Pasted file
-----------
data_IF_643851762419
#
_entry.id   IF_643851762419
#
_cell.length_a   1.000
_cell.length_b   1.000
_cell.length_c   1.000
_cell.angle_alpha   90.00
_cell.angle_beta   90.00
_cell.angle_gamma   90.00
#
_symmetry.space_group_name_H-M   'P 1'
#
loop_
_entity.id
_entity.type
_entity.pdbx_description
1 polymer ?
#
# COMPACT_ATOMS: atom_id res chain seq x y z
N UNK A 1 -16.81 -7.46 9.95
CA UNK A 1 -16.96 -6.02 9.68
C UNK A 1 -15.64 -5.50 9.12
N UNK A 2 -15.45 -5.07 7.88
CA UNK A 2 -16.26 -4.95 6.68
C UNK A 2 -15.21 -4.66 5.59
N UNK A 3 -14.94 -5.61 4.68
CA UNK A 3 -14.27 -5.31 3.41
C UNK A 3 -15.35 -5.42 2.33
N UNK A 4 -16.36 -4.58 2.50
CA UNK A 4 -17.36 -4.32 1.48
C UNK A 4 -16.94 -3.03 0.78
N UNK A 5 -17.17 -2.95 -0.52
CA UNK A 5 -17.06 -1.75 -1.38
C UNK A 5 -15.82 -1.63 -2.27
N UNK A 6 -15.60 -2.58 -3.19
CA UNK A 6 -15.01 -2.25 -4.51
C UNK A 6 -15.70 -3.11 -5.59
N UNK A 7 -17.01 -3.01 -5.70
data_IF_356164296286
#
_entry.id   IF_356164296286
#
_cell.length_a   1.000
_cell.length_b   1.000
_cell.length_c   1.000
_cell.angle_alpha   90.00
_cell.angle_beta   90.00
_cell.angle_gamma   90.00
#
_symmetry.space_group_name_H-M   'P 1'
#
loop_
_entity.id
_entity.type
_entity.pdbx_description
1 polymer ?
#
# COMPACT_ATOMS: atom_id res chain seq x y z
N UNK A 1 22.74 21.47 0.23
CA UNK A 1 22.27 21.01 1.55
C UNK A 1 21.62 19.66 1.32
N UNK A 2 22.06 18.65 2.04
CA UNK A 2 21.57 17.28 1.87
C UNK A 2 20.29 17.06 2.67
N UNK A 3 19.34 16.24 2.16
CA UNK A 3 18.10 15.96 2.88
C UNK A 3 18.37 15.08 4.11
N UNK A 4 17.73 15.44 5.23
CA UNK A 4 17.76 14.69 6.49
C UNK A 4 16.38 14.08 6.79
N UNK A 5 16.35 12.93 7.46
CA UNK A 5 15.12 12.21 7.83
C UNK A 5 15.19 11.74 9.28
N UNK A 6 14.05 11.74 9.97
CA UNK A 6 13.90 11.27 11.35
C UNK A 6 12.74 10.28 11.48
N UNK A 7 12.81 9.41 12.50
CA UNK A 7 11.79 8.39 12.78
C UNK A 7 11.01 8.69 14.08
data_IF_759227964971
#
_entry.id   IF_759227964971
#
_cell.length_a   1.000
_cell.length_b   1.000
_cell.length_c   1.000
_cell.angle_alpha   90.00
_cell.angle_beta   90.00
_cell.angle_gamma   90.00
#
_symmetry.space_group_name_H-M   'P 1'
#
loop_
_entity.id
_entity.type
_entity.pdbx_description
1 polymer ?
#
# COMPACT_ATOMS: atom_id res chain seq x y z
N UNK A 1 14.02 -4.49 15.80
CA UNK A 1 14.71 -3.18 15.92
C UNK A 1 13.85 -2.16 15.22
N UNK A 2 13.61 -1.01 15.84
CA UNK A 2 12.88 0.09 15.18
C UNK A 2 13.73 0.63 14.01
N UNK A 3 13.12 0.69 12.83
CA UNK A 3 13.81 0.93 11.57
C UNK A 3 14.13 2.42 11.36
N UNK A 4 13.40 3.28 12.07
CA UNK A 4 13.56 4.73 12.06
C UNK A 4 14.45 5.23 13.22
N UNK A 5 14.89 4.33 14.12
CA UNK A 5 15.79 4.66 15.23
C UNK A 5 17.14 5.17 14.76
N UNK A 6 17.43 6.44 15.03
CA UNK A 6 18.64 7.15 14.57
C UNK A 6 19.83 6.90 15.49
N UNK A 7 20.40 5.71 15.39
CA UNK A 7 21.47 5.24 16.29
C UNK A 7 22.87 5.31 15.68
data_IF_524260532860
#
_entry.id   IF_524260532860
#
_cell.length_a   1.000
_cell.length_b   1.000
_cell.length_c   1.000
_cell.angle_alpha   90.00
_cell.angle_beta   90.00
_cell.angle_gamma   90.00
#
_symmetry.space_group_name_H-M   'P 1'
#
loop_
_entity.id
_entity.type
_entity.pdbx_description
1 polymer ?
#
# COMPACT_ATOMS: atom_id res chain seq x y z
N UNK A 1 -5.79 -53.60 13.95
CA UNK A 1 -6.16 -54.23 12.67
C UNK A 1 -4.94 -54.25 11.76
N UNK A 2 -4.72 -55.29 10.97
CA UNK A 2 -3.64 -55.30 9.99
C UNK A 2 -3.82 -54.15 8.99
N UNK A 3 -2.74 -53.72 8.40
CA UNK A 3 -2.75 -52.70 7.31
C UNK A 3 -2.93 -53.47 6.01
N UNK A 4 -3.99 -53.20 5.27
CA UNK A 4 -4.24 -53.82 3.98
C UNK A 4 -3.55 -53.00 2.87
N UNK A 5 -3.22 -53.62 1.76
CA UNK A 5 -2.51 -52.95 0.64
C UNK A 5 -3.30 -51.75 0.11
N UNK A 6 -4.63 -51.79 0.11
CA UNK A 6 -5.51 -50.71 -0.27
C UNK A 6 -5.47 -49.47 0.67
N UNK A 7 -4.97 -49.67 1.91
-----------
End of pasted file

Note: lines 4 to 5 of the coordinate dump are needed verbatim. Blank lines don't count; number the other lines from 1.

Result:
#
_cell.length_a   1.000